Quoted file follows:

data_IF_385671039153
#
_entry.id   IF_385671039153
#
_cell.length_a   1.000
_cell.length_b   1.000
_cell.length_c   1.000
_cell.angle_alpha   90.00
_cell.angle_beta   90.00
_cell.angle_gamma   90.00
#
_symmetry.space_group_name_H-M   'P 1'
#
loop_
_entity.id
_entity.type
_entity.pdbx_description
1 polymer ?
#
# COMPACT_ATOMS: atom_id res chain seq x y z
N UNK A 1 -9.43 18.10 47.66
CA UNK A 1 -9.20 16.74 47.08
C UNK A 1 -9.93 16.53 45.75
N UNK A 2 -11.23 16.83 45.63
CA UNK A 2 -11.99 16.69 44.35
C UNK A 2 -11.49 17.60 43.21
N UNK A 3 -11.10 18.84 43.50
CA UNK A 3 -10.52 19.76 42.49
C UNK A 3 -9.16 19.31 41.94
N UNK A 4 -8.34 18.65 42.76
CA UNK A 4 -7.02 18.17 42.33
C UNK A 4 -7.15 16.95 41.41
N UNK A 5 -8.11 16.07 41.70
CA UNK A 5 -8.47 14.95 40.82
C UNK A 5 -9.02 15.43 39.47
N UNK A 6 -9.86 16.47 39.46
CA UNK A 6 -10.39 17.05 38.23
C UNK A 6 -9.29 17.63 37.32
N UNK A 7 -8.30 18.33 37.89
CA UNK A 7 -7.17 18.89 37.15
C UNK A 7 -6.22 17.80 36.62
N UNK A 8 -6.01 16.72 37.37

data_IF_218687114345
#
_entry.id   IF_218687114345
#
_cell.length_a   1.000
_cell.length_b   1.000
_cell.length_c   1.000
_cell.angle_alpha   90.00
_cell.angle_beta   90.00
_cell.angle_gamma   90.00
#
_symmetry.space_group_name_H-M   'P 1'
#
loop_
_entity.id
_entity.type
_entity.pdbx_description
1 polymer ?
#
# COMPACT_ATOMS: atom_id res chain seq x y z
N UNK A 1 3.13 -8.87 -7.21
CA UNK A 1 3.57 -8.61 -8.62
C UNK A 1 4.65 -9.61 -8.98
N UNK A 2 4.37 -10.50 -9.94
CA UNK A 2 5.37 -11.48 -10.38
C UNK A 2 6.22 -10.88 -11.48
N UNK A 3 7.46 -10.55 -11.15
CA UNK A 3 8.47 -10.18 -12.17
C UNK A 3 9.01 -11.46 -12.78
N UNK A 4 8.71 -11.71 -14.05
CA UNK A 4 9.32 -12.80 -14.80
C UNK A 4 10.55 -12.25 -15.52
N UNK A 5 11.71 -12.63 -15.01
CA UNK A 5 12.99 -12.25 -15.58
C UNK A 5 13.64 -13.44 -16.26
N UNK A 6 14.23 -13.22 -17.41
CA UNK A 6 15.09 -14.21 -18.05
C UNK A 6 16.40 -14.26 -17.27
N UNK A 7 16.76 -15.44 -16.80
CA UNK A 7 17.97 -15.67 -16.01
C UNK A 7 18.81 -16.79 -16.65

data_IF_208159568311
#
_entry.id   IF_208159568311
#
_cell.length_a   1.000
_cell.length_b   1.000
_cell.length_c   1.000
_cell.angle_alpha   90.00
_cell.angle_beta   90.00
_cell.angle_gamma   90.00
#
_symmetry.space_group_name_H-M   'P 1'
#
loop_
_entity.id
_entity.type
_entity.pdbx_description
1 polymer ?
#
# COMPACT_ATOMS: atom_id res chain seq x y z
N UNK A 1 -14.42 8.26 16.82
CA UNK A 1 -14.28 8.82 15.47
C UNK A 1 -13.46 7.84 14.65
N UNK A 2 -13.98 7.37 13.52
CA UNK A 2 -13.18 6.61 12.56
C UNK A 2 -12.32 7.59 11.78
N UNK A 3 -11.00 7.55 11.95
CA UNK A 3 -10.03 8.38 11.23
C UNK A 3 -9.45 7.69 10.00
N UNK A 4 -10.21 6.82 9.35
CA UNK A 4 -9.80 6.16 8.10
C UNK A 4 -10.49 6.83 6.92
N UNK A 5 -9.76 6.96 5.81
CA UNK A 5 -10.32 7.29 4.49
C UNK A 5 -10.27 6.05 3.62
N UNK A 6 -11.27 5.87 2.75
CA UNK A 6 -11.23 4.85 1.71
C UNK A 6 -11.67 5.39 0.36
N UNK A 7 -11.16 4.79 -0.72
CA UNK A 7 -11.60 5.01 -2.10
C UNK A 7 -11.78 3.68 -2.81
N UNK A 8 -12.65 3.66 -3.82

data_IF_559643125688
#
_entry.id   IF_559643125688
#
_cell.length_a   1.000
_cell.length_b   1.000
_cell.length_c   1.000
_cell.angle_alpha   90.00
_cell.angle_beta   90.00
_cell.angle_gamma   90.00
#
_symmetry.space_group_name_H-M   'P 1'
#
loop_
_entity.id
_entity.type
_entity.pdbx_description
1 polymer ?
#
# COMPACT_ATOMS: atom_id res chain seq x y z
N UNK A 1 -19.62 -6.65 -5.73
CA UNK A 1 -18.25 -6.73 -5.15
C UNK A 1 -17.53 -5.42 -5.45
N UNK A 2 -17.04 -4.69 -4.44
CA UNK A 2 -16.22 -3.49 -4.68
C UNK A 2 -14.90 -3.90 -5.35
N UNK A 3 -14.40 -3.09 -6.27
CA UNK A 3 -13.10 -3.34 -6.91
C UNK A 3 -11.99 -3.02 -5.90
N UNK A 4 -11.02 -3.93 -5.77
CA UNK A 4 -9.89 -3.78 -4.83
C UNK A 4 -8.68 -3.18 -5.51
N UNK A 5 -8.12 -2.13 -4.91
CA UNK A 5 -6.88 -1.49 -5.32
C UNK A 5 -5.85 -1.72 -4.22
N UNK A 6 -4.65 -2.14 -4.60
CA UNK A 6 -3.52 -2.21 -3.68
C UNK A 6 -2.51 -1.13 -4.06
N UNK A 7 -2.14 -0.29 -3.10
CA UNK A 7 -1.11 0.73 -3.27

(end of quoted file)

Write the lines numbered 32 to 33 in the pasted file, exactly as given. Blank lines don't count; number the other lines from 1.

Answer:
C UNK A 4 -7.15 16.95 41.41
N UNK A 5 -8.11 16.07 41.70